Social Work is a profession with an image problem and a recruitment crisis. No one wants to do the job and those that do get themselves trained seem to have more sense than me and clear off out of it very quickly. Different authorities try different schemes but there is one thing that would go a long way to help (apart from overtime payments) and that is if we were treated with a bit of respect and courtesy by our managers.
Most social workers I know have broad backs and thick skins and will happily take abuse all day long from services users and carers. We will listen politely as colleagues in other disciplines comment rudely on our collective shortcomings, but what really rankles is the airy, dismissive, intolerant and downright discourteous manner of middle managers. They are almost caricatures of management types one might have hoped were extinct: ” don’t bring me problems, bring me solutions”.
I have been in this game since 1993 and have seen many middle managers come and go, like butterflies flitting from one flower to another, and they have all shared the same egomania and intolerance of dissent. They all seem to have been educated in the Pol Pot Year Zero school of management. For them, there is no history, there is only now no dialogue worth having, only instructions to follow. Dissent cannot and will not be tolerated. But we are trained to challenge, to inquire, and to look beyond the superficial: we are expected to dig deep, but we aren’t allowed to do that in our offices.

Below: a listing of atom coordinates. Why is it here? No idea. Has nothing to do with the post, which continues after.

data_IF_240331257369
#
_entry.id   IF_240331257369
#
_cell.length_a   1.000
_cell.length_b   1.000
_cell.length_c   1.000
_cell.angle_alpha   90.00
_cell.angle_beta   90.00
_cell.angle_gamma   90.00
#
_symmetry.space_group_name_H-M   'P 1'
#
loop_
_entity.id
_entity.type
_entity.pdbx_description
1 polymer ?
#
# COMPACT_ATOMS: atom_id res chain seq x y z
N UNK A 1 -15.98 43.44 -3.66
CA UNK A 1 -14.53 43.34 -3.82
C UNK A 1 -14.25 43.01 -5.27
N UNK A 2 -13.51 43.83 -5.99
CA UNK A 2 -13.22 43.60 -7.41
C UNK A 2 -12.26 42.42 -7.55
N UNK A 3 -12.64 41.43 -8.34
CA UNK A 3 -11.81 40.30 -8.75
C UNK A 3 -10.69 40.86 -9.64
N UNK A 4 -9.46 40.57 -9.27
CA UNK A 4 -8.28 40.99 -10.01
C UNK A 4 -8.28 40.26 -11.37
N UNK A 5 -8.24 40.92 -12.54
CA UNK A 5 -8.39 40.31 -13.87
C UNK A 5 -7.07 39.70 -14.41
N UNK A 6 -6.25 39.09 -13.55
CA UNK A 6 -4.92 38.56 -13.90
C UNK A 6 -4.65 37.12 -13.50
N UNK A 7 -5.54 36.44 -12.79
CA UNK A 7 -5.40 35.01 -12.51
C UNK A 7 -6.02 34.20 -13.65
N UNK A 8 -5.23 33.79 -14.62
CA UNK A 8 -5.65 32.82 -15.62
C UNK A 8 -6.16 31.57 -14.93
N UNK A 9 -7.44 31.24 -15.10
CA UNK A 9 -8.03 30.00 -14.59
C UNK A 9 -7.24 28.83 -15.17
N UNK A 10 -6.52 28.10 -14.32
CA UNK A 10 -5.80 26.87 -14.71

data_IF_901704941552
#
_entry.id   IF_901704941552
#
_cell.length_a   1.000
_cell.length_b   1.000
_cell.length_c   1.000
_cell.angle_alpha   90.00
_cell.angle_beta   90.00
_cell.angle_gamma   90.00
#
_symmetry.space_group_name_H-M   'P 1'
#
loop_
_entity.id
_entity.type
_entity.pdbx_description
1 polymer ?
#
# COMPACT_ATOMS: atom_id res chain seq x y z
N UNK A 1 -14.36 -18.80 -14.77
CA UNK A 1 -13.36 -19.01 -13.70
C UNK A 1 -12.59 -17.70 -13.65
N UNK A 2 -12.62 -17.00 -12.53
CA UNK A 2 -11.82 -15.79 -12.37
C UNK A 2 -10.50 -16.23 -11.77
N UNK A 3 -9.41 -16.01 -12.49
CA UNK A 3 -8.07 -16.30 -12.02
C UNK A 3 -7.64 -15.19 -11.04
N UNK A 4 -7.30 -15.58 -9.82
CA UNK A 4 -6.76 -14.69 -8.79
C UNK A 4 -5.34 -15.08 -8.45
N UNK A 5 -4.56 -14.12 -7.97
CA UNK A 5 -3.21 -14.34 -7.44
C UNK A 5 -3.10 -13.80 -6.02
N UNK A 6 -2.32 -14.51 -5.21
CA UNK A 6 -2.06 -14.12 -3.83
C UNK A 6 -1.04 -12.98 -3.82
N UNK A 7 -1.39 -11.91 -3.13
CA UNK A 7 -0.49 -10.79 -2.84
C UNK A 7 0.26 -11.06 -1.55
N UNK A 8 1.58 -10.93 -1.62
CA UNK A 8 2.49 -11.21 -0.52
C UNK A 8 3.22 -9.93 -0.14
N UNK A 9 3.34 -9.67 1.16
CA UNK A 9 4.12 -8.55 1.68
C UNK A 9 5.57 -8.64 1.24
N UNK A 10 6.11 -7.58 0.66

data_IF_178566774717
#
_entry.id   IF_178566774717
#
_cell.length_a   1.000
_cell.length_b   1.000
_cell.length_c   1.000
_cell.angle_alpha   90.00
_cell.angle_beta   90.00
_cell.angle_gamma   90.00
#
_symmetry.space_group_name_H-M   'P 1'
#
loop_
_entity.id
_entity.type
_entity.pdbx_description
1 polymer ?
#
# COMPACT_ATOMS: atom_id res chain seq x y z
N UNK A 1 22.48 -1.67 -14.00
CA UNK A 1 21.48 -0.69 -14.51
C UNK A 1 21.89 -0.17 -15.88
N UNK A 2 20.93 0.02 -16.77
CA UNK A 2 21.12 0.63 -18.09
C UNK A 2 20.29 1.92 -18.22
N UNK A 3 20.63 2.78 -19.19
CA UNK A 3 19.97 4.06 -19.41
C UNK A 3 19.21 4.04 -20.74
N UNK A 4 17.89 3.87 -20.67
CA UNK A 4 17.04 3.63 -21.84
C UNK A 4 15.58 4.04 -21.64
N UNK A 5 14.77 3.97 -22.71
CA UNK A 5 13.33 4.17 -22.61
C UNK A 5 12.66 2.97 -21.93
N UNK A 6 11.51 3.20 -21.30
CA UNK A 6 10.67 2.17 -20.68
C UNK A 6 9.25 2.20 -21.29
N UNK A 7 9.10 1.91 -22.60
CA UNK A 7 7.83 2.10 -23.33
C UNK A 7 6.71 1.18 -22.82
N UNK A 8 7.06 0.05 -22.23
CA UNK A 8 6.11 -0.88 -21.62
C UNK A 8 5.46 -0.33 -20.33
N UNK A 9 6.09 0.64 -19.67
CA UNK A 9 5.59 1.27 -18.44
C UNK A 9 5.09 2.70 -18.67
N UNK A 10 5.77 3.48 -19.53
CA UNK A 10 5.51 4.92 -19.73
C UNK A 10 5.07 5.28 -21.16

This goes to the heart of the daily social work experience. The power imbalance is such that you dare not question these men in suits and women power dressers. Anyone who does is labelled as awkward, fearful of change, a dinosaur. The brave carry on and get sidelined, the meek keep quiet and keep their heads down.
It all makes for an unhappy work experience. I don’t think I know one social worker who would describe themselves as truly content, but most of them would concede that they actually like the nuts and bolts of the job it’s the politics and the poisonous personalities within their own departments that they can’t stand. It’s shaming on people like me who put up with it while quietly seething and it’s shaming on the managers themselves, who surely, to be so fearful of an alternative opinion, must deep down be completely lacking in self-respect and dignity.
My advice to those individuals within departments who are charged with addressing recruitment and retention problems is simple: ask the middle managers and professional bureaucrats to be a bit nicer, a bit gentler, a bit more compassionate and a bit more tolerant. It would work wonders.